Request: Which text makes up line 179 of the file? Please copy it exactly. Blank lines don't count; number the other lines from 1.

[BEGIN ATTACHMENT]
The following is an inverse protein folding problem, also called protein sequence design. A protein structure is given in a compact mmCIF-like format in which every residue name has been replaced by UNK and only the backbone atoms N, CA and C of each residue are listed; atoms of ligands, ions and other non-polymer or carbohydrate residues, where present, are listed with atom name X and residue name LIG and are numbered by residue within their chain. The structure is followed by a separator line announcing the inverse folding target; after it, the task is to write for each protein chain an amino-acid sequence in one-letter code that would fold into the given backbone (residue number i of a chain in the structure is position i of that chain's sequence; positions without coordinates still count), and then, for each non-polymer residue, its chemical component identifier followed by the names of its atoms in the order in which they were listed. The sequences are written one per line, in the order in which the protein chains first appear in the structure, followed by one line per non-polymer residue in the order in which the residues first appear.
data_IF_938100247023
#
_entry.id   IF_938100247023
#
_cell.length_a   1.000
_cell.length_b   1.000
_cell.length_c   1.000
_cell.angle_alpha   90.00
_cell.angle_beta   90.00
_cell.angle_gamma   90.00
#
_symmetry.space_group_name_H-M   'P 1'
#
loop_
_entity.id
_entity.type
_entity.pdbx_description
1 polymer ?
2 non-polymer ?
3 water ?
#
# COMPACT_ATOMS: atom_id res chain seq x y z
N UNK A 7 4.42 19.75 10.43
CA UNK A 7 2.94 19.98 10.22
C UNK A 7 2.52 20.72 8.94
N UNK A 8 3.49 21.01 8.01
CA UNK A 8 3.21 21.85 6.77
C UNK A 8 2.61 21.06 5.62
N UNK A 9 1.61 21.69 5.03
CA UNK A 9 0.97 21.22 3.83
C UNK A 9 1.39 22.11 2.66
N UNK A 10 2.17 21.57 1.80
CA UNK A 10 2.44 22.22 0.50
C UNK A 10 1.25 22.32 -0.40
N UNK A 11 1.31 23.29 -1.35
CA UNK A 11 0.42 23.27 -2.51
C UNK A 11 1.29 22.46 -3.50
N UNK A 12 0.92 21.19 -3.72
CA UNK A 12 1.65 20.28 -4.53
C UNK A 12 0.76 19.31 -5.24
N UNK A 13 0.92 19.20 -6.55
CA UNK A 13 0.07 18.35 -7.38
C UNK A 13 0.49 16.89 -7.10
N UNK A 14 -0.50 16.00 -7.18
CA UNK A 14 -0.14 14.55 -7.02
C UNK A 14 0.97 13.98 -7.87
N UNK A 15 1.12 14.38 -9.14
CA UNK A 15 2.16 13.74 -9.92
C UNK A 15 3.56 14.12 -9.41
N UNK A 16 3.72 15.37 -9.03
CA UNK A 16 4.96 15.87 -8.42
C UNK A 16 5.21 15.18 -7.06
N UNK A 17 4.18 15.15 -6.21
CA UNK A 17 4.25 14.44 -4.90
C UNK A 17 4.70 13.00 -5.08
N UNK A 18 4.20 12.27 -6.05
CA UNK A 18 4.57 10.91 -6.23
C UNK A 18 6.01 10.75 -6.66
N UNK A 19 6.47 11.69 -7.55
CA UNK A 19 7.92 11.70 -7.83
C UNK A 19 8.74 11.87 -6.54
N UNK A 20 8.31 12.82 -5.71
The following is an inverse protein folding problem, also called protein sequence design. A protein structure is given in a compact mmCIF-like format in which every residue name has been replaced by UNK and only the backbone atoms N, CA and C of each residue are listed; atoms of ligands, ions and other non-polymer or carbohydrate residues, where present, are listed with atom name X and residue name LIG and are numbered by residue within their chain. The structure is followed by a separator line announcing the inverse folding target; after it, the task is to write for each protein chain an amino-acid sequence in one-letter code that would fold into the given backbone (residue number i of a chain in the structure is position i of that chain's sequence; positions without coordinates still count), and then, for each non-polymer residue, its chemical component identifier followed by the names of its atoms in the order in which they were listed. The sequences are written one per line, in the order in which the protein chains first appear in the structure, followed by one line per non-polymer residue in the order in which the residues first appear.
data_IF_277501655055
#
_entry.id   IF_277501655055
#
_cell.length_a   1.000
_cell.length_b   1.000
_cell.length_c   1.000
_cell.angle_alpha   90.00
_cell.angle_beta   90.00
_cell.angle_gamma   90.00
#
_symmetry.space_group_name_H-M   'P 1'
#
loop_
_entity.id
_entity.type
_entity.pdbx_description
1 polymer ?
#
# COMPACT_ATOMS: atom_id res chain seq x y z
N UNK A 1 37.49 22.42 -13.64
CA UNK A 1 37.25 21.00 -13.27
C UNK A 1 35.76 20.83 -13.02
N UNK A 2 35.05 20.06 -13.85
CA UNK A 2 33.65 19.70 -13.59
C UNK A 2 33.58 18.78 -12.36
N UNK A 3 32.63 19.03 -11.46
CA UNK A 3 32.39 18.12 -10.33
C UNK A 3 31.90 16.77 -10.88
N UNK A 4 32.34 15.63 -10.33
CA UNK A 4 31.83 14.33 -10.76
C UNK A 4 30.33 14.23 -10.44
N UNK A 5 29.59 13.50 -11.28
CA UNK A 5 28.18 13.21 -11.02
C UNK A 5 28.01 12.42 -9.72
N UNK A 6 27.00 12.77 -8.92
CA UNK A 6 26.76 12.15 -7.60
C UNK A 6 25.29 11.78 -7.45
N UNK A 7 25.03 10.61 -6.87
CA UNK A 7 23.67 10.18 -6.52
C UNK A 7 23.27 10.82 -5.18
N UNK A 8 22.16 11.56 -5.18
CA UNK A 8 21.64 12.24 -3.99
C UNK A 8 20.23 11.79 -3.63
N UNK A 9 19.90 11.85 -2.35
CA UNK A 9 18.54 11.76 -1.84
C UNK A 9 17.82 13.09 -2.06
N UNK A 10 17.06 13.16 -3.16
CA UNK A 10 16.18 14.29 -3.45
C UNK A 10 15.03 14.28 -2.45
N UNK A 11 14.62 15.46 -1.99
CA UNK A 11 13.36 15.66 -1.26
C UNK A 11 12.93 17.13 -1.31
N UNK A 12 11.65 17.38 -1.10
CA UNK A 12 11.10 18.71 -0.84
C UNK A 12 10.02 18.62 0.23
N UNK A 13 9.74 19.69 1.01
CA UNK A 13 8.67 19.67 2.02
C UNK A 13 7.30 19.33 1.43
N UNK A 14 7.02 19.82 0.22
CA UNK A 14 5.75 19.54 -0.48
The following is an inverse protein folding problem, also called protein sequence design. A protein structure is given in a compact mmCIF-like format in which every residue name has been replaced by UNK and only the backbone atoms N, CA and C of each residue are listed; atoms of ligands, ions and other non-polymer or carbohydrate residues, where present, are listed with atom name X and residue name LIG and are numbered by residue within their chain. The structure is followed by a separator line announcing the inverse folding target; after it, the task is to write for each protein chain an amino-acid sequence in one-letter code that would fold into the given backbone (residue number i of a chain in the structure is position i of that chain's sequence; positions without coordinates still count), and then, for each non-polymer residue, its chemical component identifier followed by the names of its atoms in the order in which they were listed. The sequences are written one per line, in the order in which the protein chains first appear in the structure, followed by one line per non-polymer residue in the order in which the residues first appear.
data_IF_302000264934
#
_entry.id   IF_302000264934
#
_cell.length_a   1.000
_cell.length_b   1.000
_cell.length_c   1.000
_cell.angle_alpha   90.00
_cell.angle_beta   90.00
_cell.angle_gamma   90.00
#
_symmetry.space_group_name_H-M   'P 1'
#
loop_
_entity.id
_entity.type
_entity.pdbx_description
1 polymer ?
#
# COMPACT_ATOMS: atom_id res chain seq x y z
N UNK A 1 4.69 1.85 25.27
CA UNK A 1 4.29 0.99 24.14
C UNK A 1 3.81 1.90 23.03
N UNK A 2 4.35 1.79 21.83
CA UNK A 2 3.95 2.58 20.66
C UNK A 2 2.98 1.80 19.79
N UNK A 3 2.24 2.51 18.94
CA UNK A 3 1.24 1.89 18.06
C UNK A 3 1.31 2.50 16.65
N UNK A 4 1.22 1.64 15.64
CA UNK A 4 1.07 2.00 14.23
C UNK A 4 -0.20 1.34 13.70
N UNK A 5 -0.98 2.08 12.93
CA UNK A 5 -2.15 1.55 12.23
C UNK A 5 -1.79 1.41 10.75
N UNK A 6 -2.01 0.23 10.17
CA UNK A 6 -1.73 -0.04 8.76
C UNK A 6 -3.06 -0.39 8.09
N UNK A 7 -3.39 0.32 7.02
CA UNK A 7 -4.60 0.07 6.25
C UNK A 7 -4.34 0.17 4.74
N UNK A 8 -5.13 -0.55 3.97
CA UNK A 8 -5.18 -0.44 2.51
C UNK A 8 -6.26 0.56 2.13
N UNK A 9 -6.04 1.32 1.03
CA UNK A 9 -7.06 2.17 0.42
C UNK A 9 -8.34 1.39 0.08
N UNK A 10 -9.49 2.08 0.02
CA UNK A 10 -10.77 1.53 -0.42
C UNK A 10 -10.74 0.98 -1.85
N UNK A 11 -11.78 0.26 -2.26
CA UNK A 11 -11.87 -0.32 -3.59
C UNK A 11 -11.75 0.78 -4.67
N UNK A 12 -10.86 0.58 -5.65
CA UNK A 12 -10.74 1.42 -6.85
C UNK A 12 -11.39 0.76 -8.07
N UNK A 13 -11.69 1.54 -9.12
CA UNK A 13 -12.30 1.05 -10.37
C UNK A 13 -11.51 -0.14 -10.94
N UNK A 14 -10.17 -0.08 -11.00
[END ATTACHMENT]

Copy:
C UNK A 11 -11.75 0.78 -4.67